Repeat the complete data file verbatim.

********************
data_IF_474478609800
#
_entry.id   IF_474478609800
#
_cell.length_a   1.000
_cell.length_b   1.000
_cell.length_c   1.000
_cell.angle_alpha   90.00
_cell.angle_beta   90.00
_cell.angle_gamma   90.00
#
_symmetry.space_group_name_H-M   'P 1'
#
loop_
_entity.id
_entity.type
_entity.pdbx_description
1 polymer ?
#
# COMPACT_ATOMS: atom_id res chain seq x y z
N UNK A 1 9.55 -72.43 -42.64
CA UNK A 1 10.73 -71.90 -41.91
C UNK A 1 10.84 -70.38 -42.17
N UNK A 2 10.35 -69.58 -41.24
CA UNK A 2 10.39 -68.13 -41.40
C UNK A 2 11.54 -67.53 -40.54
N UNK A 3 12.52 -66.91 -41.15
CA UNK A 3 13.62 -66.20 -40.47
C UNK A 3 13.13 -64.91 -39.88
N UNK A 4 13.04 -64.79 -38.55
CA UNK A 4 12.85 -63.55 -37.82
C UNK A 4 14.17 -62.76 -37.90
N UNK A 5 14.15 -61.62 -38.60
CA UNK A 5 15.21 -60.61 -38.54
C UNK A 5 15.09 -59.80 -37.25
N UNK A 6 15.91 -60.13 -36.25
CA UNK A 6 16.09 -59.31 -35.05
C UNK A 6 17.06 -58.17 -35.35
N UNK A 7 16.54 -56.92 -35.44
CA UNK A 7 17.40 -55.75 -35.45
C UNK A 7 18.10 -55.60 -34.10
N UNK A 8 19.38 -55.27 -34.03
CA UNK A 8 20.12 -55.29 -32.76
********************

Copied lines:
data_IF_474478609800
#
_entry.id   IF_474478609800
#
_cell.length_a   1.000
_cell.length_b   1.000
_cell.length_c   1.000
_cell.angle_alpha   90.00
_cell.angle_beta   90.00
_cell.angle_gamma   90.00
#
_symmetry.space_group_name_H-M   'P 1'
#
loop_
_entity.id
_entity.type
_entity.pdbx_description
1 polymer ?
#
# COMPACT_ATOMS: atom_id res chain seq x y z
N UNK A 1 9.55 -72.43 -42.64
CA UNK A 1 10.73 -71.90 -41.91
C UNK A 1 10.84 -70.38 -42.17
N UNK A 2 10.35 -69.58 -41.24
CA UNK A 2 10.39 -68.13 -41.40
C UNK A 2 11.54 -67.53 -40.54
N UNK A 3 12.52 -66.91 -41.15
CA UNK A 3 13.62 -66.20 -40.47
C UNK A 3 13.13 -64.91 -39.88
N UNK A 4 13.04 -64.79 -38.55
CA UNK A 4 12.85 -63.55 -37.82
C UNK A 4 14.17 -62.76 -37.90
N UNK A 5 14.15 -61.62 -38.60
CA UNK A 5 15.21 -60.61 -38.54
C UNK A 5 15.09 -59.80 -37.25
N UNK A 6 15.91 -60.13 -36.25
CA UNK A 6 16.09 -59.31 -35.05
C UNK A 6 17.06 -58.17 -35.35
N UNK A 7 16.54 -56.92 -35.44
CA UNK A 7 17.40 -55.75 -35.45
C UNK A 7 18.10 -55.60 -34.10
N UNK A 8 19.38 -55.27 -34.03
CA UNK A 8 20.12 -55.29 -32.76